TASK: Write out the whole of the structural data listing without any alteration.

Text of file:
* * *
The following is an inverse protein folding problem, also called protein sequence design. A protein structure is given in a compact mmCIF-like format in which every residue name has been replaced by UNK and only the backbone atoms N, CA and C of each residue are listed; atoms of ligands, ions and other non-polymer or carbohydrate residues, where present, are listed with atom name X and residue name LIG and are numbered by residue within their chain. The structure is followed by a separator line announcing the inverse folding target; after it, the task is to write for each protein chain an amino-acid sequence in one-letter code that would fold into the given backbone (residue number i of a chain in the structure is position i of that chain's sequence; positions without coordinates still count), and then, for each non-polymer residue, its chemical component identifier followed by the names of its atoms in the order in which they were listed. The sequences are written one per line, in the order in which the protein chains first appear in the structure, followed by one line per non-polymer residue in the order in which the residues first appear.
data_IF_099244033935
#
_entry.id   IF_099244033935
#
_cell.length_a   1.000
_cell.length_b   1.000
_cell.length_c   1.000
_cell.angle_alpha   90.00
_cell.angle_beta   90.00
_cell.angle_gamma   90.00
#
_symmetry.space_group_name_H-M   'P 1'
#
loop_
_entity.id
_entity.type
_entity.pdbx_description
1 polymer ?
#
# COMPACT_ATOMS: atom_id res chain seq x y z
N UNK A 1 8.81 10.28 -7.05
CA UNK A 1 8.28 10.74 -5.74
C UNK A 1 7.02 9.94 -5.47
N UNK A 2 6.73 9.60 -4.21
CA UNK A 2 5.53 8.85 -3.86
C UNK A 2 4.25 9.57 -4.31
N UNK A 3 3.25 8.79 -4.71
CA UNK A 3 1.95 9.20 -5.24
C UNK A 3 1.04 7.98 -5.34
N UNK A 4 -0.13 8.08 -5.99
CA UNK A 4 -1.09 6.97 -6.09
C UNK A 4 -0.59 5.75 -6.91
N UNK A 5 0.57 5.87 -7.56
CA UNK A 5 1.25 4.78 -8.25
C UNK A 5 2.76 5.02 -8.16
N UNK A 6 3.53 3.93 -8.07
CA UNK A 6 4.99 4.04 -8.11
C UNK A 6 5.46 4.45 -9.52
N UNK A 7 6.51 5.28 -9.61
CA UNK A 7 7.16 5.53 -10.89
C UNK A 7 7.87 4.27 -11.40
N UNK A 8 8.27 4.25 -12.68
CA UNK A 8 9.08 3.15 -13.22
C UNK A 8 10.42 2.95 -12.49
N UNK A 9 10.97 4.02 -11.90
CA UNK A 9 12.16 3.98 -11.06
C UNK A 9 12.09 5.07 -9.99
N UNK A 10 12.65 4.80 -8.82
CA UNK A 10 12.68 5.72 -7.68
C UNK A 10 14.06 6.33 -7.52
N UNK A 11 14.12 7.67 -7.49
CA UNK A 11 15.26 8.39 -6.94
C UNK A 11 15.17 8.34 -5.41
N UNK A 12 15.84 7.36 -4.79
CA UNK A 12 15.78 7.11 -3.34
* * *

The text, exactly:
The following is an inverse protein folding problem, also called protein sequence design. A protein structure is given in a compact mmCIF-like format in which every residue name has been replaced by UNK and only the backbone atoms N, CA and C of each residue are listed; atoms of ligands, ions and other non-polymer or carbohydrate residues, where present, are listed with atom name X and residue name LIG and are numbered by residue within their chain. The structure is followed by a separator line announcing the inverse folding target; after it, the task is to write for each protein chain an amino-acid sequence in one-letter code that would fold into the given backbone (residue number i of a chain in the structure is position i of that chain's sequence; positions without coordinates still count), and then, for each non-polymer residue, its chemical component identifier followed by the names of its atoms in the order in which they were listed. The sequences are written one per line, in the order in which the protein chains first appear in the structure, followed by one line per non-polymer residue in the order in which the residues first appear.
data_IF_099244033935
#
_entry.id   IF_099244033935
#
_cell.length_a   1.000
_cell.length_b   1.000
_cell.length_c   1.000
_cell.angle_alpha   90.00
_cell.angle_beta   90.00
_cell.angle_gamma   90.00
#
_symmetry.space_group_name_H-M   'P 1'
#
loop_
_entity.id
_entity.type
_entity.pdbx_description
1 polymer ?
#
# COMPACT_ATOMS: atom_id res chain seq x y z
N UNK A 1 8.81 10.28 -7.05
CA UNK A 1 8.28 10.74 -5.74
C UNK A 1 7.02 9.94 -5.47
N UNK A 2 6.73 9.60 -4.21
CA UNK A 2 5.53 8.85 -3.86
C UNK A 2 4.25 9.57 -4.31
N UNK A 3 3.25 8.79 -4.71
CA UNK A 3 1.95 9.20 -5.24
C UNK A 3 1.04 7.98 -5.34
N UNK A 4 -0.13 8.08 -5.99
CA UNK A 4 -1.09 6.97 -6.09
C UNK A 4 -0.59 5.75 -6.91
N UNK A 5 0.57 5.87 -7.56
CA UNK A 5 1.25 4.78 -8.25
C UNK A 5 2.76 5.02 -8.16
N UNK A 6 3.53 3.93 -8.07
CA UNK A 6 4.99 4.04 -8.11
C UNK A 6 5.46 4.45 -9.52
N UNK A 7 6.51 5.28 -9.61
CA UNK A 7 7.16 5.53 -10.89
C UNK A 7 7.87 4.27 -11.40
N UNK A 8 8.27 4.25 -12.68
CA UNK A 8 9.08 3.15 -13.22
C UNK A 8 10.42 2.95 -12.49
N UNK A 9 10.97 4.02 -11.90
CA UNK A 9 12.16 3.98 -11.06
C UNK A 9 12.09 5.07 -9.99
N UNK A 10 12.65 4.80 -8.82
CA UNK A 10 12.68 5.72 -7.68
C UNK A 10 14.06 6.33 -7.52
N UNK A 11 14.12 7.67 -7.49
CA UNK A 11 15.26 8.39 -6.94
C UNK A 11 15.17 8.34 -5.41
N UNK A 12 15.84 7.36 -4.79
CA UNK A 12 15.78 7.11 -3.34